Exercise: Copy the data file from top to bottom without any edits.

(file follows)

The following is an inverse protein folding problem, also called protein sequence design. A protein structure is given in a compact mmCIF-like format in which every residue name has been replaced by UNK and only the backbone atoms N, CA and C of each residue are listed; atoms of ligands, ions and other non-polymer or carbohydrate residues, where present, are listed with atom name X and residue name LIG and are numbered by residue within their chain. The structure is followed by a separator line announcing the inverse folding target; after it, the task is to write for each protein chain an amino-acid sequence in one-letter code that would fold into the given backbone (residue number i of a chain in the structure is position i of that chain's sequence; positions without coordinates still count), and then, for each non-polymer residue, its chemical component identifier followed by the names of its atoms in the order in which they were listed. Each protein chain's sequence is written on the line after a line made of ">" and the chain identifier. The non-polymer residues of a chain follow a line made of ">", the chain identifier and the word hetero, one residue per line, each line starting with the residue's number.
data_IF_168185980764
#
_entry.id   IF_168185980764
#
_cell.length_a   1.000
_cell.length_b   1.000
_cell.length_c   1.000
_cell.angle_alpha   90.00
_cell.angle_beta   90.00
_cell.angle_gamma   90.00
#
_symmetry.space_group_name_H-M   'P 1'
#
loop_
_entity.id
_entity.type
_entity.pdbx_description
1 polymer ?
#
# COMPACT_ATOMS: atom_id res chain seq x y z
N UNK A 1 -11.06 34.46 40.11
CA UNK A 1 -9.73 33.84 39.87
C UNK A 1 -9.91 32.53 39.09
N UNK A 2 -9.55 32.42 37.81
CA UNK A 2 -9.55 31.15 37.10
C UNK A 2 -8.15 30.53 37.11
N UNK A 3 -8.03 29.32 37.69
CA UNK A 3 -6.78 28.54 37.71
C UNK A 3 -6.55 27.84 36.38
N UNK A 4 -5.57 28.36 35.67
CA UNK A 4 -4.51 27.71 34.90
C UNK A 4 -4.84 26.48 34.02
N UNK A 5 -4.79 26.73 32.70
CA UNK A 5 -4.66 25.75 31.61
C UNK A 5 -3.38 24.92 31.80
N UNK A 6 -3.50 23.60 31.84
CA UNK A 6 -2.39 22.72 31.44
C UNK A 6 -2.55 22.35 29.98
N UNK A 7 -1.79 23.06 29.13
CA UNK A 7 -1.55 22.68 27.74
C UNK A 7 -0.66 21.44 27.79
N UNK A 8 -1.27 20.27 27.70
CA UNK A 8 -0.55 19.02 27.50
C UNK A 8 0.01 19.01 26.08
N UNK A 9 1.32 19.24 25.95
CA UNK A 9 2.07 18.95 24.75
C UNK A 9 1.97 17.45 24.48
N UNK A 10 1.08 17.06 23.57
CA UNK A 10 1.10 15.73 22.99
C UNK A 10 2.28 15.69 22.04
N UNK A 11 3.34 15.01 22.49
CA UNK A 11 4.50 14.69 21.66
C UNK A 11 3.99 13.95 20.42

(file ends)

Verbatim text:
The following is an inverse protein folding problem, also called protein sequence design. A protein structure is given in a compact mmCIF-like format in which every residue name has been replaced by UNK and only the backbone atoms N, CA and C of each residue are listed; atoms of ligands, ions and other non-polymer or carbohydrate residues, where present, are listed with atom name X and residue name LIG and are numbered by residue within their chain. The structure is followed by a separator line announcing the inverse folding target; after it, the task is to write for each protein chain an amino-acid sequence in one-letter code that would fold into the given backbone (residue number i of a chain in the structure is position i of that chain's sequence; positions without coordinates still count), and then, for each non-polymer residue, its chemical component identifier followed by the names of its atoms in the order in which they were listed. Each protein chain's sequence is written on the line after a line made of ">" and the chain identifier. The non-polymer residues of a chain follow a line made of ">", the chain identifier and the word hetero, one residue per line, each line starting with the residue's number.
data_IF_168185980764
#
_entry.id   IF_168185980764
#
_cell.length_a   1.000
_cell.length_b   1.000
_cell.length_c   1.000
_cell.angle_alpha   90.00
_cell.angle_beta   90.00
_cell.angle_gamma   90.00
#
_symmetry.space_group_name_H-M   'P 1'
#
loop_
_entity.id
_entity.type
_entity.pdbx_description
1 polymer ?
#
# COMPACT_ATOMS: atom_id res chain seq x y z
N UNK A 1 -11.06 34.46 40.11
CA UNK A 1 -9.73 33.84 39.87
C UNK A 1 -9.91 32.53 39.09
N UNK A 2 -9.55 32.42 37.81
CA UNK A 2 -9.55 31.15 37.10
C UNK A 2 -8.15 30.53 37.11
N UNK A 3 -8.03 29.32 37.69
CA UNK A 3 -6.78 28.54 37.71
C UNK A 3 -6.55 27.84 36.38
N UNK A 4 -5.57 28.36 35.67
CA UNK A 4 -4.51 27.71 34.90
C UNK A 4 -4.84 26.48 34.02
N UNK A 5 -4.79 26.73 32.70
CA UNK A 5 -4.66 25.75 31.61
C UNK A 5 -3.38 24.92 31.80
N UNK A 6 -3.50 23.60 31.84
CA UNK A 6 -2.39 22.72 31.44
C UNK A 6 -2.55 22.35 29.98
N UNK A 7 -1.79 23.06 29.13
CA UNK A 7 -1.55 22.68 27.74
C UNK A 7 -0.66 21.44 27.79
N UNK A 8 -1.27 20.27 27.70
CA UNK A 8 -0.55 19.02 27.50
C UNK A 8 0.01 19.01 26.08
N UNK A 9 1.32 19.24 25.95
CA UNK A 9 2.07 18.95 24.75
C UNK A 9 1.97 17.45 24.48
N UNK A 10 1.08 17.06 23.57
CA UNK A 10 1.10 15.73 22.99
C UNK A 10 2.28 15.69 22.04
N UNK A 11 3.34 15.01 22.49
CA UNK A 11 4.50 14.69 21.66
C UNK A 11 3.99 13.95 20.42